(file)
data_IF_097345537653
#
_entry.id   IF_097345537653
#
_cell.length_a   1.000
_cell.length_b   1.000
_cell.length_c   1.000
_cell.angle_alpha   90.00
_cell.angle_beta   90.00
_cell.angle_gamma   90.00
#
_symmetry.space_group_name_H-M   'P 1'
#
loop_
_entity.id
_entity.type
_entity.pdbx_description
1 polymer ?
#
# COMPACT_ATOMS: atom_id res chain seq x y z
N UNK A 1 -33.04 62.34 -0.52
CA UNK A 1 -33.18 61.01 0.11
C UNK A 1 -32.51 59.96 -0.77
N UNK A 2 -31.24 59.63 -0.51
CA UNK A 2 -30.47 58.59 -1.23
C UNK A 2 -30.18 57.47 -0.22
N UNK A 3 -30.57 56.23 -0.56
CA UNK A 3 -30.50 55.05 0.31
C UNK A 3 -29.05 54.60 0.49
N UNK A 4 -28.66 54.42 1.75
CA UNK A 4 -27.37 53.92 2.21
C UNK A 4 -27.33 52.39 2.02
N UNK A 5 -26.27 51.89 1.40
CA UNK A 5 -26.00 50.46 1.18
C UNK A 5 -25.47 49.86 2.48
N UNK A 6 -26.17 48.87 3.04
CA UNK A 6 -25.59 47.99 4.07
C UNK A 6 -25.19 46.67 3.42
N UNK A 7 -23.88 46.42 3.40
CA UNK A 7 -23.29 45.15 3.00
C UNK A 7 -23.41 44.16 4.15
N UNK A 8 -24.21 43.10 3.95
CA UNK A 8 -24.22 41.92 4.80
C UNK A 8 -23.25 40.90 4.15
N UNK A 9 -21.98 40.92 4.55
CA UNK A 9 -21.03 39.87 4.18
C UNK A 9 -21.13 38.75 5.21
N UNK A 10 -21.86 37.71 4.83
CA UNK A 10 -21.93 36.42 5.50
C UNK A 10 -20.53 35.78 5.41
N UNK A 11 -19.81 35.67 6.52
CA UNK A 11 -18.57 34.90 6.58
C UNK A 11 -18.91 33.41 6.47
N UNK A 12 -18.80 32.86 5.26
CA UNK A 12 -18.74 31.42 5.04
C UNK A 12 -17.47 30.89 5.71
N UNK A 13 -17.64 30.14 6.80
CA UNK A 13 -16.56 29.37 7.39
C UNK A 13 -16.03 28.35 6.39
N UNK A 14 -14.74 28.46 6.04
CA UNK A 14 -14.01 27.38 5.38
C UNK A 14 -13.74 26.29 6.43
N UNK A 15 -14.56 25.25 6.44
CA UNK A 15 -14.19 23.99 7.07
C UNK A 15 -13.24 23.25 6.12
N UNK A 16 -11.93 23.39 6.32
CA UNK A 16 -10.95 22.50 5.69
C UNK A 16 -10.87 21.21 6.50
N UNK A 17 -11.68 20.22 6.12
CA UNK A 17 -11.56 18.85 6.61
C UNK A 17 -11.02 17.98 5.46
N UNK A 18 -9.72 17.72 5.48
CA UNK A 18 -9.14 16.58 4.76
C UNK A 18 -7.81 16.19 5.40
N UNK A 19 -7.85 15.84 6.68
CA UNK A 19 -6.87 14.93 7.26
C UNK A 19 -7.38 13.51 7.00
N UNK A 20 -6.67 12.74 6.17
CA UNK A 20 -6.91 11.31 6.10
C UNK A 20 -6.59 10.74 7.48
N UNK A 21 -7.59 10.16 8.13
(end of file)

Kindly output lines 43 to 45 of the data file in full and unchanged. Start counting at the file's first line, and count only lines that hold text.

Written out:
CA UNK A 8 -24.22 41.92 4.80
C UNK A 8 -23.25 40.90 4.15
N UNK A 9 -21.98 40.92 4.55